Branding — or rebranding — isn’t a quick nor simple process. If you’ve contributed to the deep thinking, investigation, articulation, or collaboration involved in creating an honestly reflective and unique reputation for your nonprofit or independent school, then you know; even when you enlist expert consultants, branding projects take time and energy and investment.
And that exciting work gets even more exciting when you prepare to introduce your community to the new brand. You’re thrilled to begin bringing your new brand to life until, at a staff meeting, someone asks, ”Does the Board have to approve this?”
A chilling silence ensues. All eyes turn to the Executive Director or Head of School (and maybe that’s you) as everyone holds their breath and crosses their fingers.
The good news is — at least in this dramatization — you’ve seen this moment coming and know the right answer to this question.
The short answer is no.
Under the direction of board chairs, boards of trustees set direction, make policy, and liaise with the executive director. They don’t make decisions about staff, programs, or day-to-day operations — and that includes marketing. Those types of duties are the responsibility of executive directors and heads of school and their staffs.
It’s true. Check your by-laws. We’ve never seen a set of by-laws that requires board approval of any marketing activities — and branding, renaming, visual identity work, web design, and other digital strategy activities all fall under the umbrella of marketing.
These marketing decisions may be weighty, fraught, or navigate sensitive historical issues, but they’re still marketing. That means that the final say about what goes public falls to the staff leadership and the board doesn’t get to claim the right of approval on brand work.
Just because there’s nothing in the by-laws that stipulates that your board or its chair gets final approval on a rebrand or a new name doesn’t mean you should leave them uninformed and uninvolved. An effective, successful branding process is inclusive.
So if the question is, “Does your board have to approve your brand”, the answer is, “No, but wouldn’t it be better if you had their considered input anyway?”
You want your board behind you, supportive of your direction, and cheering on your execution. The final say is yours — but if that say is backed by a chorus of approval, that’s cause for celebration.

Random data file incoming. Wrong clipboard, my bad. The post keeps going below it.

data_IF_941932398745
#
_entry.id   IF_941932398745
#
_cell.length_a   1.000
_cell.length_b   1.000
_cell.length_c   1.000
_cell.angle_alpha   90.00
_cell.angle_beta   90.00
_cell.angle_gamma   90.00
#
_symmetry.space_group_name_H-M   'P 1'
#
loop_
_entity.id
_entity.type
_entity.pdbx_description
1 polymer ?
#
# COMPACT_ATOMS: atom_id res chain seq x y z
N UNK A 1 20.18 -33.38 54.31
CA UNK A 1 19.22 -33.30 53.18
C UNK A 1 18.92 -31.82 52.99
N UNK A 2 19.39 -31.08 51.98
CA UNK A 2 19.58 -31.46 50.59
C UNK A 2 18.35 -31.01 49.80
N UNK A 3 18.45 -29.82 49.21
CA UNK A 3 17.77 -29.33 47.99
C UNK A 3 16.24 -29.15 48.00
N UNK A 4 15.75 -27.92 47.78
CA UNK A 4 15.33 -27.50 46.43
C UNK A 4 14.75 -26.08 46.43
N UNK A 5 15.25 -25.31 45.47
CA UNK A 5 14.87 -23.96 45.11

As you begin a branding project, invite thinking from board members, front line staff, and even those external folks who are deeply engaged with your work (such as funders, volunteers, or constituents). You can solicit input in a group session, through a series of one-on-one interviews, or — if your organization has a large number of stakeholders — via a carefully worded survey.
By doing this, you’ll get the input you need to accurately understand your current reputation and to identify which assets are worth amplifying. You’ll keep your board and your marketing committee engaged in the work as it develops. You won’t need to cross your fingers and hope your board doesn’t hate the new brand when it’s done, because they will have been consulted all along the way.
The time to think about who needs to be involved in branding — and to what degree — is at the start of a branding project. Setting clear expectations will facilitate your journey to a successful conclusion.
Between your allies, your confidence in your brand, the input you’ve sought, and some clear leadership boundaries, your trustees should be cheering as you confidently present your new brand. The work you’ve overseen will make the lives of board members — and staff — so much easier.
But the decision to clarify and implement your new brand? That’s all yours.
Sarah R. Moore, our Director of Brand Strategy, joined Mission Minded from a career that has spanned both the private and nonprofit sector.
See all posts by Sarah Moore